Rudd: pros and cons

So, I’m not going to get into predicting the election.  I was getting around to thinking that Abbott would beat Gillard, and that Rudd would not roll Gillard.  Clearly the second bit wasn’t right.  The smart money remains on Abbott to win, I’d just note that Rudd will have a bounce and some of Abbott’s support is soft.  And that a bit of ill discipline in the Libs could see them lose it.

What I’m interested in today is what this means for Labor.  There are a lot of senior Ministers retiring at the next election.  Stephen Smith today, Swan, Gillard, Emerson and Garrett yesterday.

So, let’s assume Rudd will lose too (not a given when so much of the media love him, but let’s assume).  So, once a party loses, what they need is renewal.  They won’t get back into power until they show generational change.  If they lost without changes now, then those people would all resign gradually, perhaps with by elections, and the process would be slow.  Conversely, by elections are easier to win – people might be feeling like they’d given the coalition too much power and come back to Labor.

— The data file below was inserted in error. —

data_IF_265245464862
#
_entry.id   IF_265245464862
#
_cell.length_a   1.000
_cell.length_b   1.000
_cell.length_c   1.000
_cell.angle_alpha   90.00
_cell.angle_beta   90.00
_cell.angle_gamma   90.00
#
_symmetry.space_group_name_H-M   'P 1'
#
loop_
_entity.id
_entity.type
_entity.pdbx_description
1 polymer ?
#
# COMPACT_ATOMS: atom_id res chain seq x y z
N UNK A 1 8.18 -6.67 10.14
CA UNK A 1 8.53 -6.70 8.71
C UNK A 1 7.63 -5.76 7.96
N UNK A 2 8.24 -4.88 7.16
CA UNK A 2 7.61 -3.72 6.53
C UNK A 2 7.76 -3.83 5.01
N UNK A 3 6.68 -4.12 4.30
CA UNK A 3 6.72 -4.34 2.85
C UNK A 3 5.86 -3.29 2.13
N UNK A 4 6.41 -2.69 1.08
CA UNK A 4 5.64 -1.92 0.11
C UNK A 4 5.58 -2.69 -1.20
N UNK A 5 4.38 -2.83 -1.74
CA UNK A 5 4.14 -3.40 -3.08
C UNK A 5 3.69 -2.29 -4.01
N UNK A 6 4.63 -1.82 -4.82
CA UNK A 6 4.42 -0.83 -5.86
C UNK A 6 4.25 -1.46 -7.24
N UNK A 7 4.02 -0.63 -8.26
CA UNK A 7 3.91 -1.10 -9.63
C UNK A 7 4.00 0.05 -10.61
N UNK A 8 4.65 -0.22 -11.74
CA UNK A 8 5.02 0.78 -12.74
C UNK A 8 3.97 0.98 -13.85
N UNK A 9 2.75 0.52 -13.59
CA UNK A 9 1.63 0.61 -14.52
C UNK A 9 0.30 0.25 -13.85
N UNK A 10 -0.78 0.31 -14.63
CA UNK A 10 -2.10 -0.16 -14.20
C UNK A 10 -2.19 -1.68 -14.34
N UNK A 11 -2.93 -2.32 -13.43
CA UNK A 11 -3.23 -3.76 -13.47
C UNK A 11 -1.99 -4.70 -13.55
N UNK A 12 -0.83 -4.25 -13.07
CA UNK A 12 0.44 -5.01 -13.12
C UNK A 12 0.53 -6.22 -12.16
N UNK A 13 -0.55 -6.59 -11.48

So, this current process is bringing some of the bloodletting forward, but at the cost of probably losing some additional seats.  Is that good or bad for Labor?  My feel is probably net good, even if it means they have a smaller core to rebuild from over the next few years.

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